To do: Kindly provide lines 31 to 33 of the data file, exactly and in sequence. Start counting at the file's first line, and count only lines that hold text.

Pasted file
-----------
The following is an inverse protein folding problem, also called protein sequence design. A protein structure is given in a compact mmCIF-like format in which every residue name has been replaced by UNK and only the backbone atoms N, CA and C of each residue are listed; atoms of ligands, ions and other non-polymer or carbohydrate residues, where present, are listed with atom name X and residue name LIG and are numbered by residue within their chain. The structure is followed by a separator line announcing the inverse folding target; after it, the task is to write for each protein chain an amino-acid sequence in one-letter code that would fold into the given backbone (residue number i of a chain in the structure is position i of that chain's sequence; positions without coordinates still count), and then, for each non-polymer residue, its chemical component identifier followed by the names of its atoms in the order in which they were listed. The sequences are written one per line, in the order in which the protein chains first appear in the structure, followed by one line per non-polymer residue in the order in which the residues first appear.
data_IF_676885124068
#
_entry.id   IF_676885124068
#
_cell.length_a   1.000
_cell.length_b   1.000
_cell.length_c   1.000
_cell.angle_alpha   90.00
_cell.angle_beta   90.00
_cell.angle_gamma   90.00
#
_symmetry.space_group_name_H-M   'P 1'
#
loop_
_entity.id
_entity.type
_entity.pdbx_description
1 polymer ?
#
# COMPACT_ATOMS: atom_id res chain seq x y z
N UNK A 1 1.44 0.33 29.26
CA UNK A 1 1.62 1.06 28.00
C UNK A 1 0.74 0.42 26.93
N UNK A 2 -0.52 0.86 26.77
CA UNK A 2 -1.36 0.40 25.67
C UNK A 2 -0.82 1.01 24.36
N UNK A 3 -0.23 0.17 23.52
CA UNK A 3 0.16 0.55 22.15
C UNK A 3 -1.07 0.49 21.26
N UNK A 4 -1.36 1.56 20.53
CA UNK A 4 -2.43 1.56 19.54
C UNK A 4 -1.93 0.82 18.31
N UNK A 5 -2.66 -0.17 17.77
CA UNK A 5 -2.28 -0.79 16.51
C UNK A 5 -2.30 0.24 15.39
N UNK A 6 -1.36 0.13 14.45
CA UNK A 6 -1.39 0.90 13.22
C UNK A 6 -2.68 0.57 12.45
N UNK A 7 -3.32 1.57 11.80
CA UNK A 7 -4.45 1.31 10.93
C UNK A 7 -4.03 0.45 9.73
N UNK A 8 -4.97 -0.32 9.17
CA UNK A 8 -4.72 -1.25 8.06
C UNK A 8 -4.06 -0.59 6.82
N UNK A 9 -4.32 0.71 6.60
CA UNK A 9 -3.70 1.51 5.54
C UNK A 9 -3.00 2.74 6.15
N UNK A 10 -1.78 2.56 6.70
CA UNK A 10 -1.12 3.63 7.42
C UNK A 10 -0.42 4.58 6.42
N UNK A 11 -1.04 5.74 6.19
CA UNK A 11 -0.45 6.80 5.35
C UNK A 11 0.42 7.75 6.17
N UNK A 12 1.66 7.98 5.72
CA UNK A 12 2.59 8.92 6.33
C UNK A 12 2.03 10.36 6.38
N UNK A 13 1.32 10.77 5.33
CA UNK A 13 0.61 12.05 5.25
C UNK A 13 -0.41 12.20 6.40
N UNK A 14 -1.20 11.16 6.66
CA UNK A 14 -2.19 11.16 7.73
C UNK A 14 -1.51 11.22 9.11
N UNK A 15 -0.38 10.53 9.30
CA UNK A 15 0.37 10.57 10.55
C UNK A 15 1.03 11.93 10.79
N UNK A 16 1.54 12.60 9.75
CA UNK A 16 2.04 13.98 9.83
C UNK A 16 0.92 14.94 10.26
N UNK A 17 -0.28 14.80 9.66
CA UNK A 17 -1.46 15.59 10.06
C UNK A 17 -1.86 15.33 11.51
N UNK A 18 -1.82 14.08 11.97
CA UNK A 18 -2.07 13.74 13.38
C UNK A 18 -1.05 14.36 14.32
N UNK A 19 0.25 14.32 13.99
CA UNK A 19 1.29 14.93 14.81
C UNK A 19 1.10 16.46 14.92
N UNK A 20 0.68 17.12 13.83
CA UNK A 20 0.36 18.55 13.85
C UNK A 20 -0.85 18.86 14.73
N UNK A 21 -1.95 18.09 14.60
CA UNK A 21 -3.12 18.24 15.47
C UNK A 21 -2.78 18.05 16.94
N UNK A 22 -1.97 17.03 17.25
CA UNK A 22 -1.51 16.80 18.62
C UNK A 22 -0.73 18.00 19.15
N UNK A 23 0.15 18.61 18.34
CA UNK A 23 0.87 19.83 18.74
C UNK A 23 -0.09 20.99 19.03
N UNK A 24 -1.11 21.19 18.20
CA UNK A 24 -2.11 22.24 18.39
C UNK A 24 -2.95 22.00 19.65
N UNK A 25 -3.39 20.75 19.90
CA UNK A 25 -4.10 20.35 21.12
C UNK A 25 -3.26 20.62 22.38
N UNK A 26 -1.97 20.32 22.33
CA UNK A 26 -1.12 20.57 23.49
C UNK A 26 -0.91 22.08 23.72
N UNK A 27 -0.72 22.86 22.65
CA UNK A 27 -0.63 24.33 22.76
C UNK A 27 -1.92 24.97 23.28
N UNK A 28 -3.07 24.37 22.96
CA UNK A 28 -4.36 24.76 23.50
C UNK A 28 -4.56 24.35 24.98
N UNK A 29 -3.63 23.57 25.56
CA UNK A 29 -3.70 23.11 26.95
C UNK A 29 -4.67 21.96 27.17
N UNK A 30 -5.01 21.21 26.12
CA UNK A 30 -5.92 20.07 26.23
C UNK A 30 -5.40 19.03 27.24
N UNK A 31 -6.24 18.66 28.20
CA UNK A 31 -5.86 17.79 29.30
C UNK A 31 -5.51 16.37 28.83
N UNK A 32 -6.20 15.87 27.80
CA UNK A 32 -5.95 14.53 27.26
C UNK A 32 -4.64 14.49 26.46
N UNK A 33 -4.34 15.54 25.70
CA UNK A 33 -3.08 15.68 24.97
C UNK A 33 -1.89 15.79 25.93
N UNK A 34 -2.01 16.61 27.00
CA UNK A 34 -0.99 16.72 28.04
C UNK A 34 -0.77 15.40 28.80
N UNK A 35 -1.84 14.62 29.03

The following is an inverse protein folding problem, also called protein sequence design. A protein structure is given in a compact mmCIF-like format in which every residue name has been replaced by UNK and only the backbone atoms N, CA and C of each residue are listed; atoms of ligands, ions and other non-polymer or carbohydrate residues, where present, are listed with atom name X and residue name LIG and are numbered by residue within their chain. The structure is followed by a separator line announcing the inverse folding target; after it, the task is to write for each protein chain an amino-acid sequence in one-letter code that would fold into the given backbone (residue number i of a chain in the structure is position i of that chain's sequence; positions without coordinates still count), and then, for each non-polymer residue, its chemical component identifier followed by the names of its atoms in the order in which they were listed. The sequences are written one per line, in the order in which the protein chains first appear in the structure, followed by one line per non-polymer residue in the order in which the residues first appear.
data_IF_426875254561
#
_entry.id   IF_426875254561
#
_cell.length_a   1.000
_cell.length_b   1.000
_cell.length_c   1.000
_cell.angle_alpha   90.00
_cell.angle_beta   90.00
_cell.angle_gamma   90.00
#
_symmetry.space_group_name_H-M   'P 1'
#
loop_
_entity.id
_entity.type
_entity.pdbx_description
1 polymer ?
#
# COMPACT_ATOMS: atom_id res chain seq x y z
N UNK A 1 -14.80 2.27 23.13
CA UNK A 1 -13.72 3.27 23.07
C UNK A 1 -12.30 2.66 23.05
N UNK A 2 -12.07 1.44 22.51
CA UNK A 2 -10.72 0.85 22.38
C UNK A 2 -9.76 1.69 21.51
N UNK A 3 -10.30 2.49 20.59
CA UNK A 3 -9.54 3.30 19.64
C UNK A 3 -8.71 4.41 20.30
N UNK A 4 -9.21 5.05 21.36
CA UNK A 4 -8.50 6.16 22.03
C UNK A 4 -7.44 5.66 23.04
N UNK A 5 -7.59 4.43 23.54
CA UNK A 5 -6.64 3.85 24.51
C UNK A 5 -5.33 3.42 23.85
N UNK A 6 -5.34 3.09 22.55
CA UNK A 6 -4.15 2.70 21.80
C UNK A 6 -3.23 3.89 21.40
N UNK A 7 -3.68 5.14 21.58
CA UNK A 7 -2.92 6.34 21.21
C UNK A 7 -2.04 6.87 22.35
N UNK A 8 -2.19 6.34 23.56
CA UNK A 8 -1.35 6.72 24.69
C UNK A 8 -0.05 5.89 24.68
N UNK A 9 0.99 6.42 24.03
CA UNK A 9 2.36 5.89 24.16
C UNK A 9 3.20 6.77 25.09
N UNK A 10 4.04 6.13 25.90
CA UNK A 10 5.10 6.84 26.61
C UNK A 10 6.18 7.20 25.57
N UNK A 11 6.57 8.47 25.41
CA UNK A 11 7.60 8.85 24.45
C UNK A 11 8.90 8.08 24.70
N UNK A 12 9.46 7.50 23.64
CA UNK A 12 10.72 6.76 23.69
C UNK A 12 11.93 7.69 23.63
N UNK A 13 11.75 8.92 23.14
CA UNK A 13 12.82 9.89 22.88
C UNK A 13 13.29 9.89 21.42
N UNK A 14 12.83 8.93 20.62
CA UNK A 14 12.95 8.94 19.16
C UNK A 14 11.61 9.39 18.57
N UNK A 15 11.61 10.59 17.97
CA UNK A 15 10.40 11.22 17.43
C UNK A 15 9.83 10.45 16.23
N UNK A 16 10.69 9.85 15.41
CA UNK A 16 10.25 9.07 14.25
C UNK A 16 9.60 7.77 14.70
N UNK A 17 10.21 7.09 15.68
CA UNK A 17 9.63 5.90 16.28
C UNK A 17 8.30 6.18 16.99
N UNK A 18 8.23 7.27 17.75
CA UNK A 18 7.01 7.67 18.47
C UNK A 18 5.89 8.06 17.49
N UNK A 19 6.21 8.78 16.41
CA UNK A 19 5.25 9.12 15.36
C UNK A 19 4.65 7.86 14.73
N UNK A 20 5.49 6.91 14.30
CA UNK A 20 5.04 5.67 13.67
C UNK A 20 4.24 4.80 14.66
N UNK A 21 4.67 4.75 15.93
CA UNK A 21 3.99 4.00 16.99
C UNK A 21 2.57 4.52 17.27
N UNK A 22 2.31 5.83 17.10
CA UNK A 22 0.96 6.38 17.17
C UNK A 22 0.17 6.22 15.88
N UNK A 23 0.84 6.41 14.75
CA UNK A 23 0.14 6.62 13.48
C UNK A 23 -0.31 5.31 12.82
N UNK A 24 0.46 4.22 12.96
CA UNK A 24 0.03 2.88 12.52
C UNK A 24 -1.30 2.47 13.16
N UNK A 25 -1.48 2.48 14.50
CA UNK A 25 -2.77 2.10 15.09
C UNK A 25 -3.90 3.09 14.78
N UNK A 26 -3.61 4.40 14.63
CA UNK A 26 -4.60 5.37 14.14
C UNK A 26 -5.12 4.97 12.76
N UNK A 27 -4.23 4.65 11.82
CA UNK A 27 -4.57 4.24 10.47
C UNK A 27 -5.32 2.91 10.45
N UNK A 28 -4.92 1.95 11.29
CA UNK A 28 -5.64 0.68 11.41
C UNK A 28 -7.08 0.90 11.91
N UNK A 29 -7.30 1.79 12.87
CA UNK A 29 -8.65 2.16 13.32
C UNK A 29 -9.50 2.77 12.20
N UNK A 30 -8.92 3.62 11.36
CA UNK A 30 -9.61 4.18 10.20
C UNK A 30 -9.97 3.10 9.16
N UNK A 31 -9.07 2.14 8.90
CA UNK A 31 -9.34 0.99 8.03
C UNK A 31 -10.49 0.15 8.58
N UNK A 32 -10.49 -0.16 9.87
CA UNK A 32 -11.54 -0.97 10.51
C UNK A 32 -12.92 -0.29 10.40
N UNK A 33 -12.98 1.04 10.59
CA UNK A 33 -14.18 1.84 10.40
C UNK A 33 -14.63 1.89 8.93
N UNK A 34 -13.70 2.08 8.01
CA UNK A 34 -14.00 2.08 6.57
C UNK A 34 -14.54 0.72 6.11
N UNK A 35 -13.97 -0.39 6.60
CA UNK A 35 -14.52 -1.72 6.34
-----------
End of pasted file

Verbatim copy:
N UNK A 4 -1.36 1.56 20.53
CA UNK A 4 -2.43 1.56 19.54
C UNK A 4 -1.93 0.82 18.31